Ethereum (ETH), as well as other altcoins, followed pretty much the same path as BTC, though it has not corrected as much. It hit its all-time high in January and the dip stopped at around $600 per ETH. This is considered a strong support area for the future price action of this pair. A rally brought the price back to the $1,000 resistance area which worked as a charm, since the price was reflected and now is on a downwards move, targeting the $750 local support. We are expecting this pair to act very similar to BTCUSD and build an accumulation area before breaking above the downtrend line.

Ripple

Ripple (XRP), on the other hand, had a much more volatile and aggressive behaviour than our previously analyzed tokens. The price shot through the roof in a strong buy period, fueled by the Asian buyers, especial investors coming from South Korea, reaching a new high at $3.32 per XRP. The sell-off corrected 88.6 (Fibonacci retracement) of the latest rally, and the token is currently traded below $1 per token. A support area has been built around 75 cents per token, while the resistance level sits at $1.21 per token. Similar to the BTC and ETH, we consider an accumulation area is developing as we speak, providing time for bulls to regroup and push the market above the current resistance levels.

Buroka TechThis cryptocurrency market analysis is being presented by Buroka Tech. Buroka Tech is cryptocurrency-focused technology provider for financial institutions. 

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Alleged Con Man Taken to Court in Kenya Over Fake Bitcoin Deal

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Fake Bitcoin Deal

A man is reportedly facing charges in a Nairobi court after allegedly swindling an accountant out of 375,000 Kenyan shillings (KES) in a fake bitcoin deal. The accused, Patrick Kamau, allegedly committed the fraud on several dates between December 2018 and May 2019.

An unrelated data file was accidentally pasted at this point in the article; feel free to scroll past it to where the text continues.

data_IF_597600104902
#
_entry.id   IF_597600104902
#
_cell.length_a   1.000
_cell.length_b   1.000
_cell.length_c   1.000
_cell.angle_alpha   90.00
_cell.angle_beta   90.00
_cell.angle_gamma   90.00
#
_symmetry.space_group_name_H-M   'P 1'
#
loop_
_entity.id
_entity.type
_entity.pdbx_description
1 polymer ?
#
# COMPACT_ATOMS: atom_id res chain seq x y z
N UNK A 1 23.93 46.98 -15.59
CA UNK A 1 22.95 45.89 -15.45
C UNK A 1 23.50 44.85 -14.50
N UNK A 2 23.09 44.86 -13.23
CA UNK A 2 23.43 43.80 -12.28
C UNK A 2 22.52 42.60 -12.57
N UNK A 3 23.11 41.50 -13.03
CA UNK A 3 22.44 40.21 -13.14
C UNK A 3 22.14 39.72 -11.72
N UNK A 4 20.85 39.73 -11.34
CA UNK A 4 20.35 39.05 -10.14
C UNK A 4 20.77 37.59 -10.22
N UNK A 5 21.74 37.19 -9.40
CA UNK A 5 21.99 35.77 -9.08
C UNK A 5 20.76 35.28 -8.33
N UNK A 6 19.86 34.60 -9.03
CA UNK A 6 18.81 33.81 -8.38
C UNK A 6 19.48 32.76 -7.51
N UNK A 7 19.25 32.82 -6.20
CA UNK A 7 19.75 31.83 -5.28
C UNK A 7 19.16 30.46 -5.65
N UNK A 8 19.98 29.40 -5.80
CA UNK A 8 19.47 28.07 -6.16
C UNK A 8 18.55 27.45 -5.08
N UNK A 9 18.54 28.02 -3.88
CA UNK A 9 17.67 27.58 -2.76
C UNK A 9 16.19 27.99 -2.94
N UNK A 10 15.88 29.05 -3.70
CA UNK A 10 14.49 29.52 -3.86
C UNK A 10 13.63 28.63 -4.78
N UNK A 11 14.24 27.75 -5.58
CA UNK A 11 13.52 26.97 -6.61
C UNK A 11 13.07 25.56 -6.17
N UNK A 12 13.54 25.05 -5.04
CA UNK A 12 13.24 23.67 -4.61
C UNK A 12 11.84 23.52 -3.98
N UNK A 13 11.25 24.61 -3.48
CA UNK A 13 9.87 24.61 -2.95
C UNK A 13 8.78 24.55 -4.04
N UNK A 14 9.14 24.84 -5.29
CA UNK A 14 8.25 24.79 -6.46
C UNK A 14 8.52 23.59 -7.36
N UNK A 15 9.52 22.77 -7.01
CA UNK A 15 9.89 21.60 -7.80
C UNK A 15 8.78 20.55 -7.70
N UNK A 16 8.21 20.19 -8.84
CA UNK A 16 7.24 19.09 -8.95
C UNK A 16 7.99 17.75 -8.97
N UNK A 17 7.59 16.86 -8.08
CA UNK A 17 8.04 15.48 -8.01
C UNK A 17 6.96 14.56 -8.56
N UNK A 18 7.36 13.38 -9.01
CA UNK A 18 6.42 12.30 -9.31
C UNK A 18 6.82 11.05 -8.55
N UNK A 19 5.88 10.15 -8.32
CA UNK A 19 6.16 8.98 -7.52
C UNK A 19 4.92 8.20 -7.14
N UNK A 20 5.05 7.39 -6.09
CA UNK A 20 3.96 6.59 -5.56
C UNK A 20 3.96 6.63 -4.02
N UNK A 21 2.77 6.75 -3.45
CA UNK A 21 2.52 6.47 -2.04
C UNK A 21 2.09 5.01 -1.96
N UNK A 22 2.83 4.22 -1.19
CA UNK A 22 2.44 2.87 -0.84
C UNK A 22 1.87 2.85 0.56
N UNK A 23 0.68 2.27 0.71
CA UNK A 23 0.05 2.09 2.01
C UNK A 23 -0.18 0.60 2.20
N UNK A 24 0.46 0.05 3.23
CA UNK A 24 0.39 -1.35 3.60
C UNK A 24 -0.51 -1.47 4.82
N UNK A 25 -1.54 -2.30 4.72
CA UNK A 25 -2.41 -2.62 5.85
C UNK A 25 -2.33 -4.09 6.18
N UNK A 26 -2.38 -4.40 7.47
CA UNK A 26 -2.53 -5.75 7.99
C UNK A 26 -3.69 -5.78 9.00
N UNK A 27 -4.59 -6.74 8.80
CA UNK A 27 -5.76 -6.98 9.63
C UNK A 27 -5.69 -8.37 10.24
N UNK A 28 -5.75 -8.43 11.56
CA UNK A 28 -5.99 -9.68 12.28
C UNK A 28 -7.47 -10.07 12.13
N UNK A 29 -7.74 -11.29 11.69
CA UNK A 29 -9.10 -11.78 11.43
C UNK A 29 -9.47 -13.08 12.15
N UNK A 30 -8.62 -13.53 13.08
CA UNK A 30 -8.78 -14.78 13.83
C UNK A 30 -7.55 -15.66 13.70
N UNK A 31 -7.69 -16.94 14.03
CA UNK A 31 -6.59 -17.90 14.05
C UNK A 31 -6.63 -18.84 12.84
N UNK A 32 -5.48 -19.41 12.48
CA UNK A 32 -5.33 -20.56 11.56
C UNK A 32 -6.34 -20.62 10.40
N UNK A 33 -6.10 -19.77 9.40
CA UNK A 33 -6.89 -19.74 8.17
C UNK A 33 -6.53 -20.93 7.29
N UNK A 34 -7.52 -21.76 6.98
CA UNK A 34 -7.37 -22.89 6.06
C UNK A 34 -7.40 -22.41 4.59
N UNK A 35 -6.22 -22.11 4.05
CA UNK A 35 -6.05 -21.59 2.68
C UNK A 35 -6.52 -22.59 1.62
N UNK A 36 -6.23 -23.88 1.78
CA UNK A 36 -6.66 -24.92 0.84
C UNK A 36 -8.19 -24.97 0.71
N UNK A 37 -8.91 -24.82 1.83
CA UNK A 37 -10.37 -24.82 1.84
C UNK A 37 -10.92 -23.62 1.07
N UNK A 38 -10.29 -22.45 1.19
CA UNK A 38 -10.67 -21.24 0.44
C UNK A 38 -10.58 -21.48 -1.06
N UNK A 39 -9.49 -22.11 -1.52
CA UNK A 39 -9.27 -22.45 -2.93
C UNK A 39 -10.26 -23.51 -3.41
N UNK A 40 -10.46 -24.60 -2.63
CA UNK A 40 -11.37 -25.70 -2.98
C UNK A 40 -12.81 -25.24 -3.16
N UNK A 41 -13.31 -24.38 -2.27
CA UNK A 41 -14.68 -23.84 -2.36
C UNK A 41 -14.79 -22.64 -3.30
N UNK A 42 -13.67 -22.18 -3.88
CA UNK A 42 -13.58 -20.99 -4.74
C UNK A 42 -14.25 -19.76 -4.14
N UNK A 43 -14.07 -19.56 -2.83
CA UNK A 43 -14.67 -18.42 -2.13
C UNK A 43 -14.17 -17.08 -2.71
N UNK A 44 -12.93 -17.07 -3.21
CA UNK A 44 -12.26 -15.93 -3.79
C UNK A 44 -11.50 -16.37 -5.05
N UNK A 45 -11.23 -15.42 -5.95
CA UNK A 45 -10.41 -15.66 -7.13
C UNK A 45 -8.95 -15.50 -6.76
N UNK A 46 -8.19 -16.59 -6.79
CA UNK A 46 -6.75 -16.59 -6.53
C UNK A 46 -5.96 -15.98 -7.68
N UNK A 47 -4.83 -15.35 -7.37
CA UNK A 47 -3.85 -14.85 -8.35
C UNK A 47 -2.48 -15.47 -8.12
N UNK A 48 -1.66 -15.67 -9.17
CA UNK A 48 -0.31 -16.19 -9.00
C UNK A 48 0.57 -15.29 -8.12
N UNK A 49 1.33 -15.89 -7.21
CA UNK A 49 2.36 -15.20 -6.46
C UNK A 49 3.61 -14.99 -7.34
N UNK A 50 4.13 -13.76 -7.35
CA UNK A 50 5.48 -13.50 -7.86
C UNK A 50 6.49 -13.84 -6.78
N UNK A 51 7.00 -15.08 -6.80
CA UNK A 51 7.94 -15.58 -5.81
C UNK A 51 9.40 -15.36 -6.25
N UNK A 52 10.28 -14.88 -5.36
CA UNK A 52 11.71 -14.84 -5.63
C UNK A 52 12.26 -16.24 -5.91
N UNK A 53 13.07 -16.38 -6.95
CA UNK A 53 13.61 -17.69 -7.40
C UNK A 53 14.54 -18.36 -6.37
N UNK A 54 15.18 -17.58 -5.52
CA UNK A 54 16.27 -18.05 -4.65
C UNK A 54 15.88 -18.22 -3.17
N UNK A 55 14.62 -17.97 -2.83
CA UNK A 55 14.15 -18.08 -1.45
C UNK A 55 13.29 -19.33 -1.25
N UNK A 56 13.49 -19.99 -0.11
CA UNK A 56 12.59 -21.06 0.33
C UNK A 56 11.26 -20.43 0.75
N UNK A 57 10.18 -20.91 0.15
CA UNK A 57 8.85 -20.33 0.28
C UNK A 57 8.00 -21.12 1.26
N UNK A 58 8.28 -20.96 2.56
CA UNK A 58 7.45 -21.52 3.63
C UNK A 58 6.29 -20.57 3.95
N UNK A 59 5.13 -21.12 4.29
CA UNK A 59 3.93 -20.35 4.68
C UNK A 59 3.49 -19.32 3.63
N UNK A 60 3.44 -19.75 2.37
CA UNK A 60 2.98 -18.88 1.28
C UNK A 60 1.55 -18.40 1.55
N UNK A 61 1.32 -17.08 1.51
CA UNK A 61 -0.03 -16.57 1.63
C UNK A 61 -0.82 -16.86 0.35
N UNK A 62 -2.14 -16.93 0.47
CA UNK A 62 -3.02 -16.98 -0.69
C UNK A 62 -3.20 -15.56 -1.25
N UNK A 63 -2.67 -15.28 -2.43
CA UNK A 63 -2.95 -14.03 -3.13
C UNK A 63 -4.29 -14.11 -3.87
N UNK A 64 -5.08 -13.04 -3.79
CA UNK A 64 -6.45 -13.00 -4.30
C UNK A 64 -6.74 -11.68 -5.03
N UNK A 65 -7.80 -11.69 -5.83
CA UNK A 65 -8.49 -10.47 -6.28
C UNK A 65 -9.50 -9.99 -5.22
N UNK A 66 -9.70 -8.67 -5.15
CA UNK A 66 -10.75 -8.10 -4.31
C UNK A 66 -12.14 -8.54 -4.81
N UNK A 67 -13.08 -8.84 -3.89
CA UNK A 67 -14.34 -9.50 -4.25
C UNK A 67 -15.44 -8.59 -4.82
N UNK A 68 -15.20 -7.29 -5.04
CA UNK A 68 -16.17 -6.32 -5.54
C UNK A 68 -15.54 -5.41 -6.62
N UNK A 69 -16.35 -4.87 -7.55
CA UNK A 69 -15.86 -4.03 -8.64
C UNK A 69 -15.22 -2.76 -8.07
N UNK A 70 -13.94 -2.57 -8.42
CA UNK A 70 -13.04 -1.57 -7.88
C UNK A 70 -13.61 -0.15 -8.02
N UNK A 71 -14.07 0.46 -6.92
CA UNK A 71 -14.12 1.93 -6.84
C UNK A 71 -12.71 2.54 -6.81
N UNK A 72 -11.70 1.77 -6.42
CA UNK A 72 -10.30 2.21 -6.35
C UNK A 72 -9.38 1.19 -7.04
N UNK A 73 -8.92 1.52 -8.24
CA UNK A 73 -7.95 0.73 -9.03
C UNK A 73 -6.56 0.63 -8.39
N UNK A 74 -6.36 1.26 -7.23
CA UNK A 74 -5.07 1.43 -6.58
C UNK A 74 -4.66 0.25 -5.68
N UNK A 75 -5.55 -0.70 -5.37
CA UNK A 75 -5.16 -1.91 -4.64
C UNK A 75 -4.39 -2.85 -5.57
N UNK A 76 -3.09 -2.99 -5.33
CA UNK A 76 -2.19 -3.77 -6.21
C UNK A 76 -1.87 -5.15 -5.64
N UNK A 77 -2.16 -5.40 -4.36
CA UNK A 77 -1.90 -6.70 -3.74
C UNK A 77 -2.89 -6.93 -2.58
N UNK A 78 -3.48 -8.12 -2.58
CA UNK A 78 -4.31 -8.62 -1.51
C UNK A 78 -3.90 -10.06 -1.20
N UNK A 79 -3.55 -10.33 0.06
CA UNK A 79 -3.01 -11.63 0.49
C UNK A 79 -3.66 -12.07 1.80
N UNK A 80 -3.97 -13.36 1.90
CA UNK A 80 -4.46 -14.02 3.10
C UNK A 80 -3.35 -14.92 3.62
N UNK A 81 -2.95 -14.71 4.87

Bitcoin Investment Deal Goes Sour

Kamau reportedly promised to open a forex trading account for the complainant and invest in forex bitcoin through BNB Forex. Benjamin Mugoya entered into the deal with the hope of making crypto trading profits after a friend introduced him to Kamau. The accused posed as a sales representative for BNB Forex in Kenya.

BitcoinGet

To open the forex trading account, Kamau asked Mugoya to wire KES400,000 to his bank account. However, after receiving a total payment of KES375,000 on May 22, Kamau switched off his phone.

In addition to this payment, Mugoya had sent Kamau KES50,000 in two installments in December 2018 and January 2019.

This is not the first bitcoin-related case that has been heard in a Nairobi court. In 2017, three bitcoin traders were charged with allegedly stealing KES10.2 million from I&M bank and Mpesa. The case involved a purchase of bitcoin from the traders using stolen money.

The case against Kamau has been scheduled for 22 February 2020. The accused was released on a cash bail of KES150,000 or a bond of KES200,000.

Unregulated Crypto Space

Mugoya could be one of many victims that have fallen prey to fake bitcoin investments despite the Central Bank of Kenya’s warning against investing in bitcoin.

The Bank’s Governor, Patrick Njoroge, has been vocal about the risks associated with cryptocurrencies such as fraud.  In 2018, the Governor ordered Kenyan banks to refrain from making crypto transactions or engaging with entities transacting in virtual currencies.

The unregulated crypto space in Kenya means that victims of crypto fraud are unprotected, thereby, preventing them from recovering their funds. However, with sufficient evidence, Mugoya could obtain justice from the Kenyan court system.

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DRC, Tunisia to Invest in Tech-Focused Impact Fund BLOC Smart Africa

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BLOC Smart Africa

The Tunisian and DRC governments have signed a declaration with Bamboo Capital Partners and Smart Africa to invest in the tech-focused impact fund, BLOC Smart Africa.

The agreement was made in Tunis at the Afric’Up Summit, an event that aims to promote innovation, entrepreneurship, and tech startups in Africa. The 2019 theme was “smart cities and open innovation in Africa,” featuring conferences and workshops with more than 150 speakers and investors.

BLOC Smart Africa

Smart AfricaBLOC Smart Africa is an impact fund that uses blended finance to invest in African startups with social and environmental impact-driven projects that leverage new technologies. For the first fund, the company has a target size of €100 million. The government of Togo committed €5 million in March for the first tranche.

Djibouti and Chad have also expressed their support for the Smart Africa project and they intend to formalise their commitment to the BLOC Smart Africa fund soon. Additionally, Burkina Faso has created an ad-hoc commission that will consider whether the country should become a founding member of the BLOC Smart Africa fund.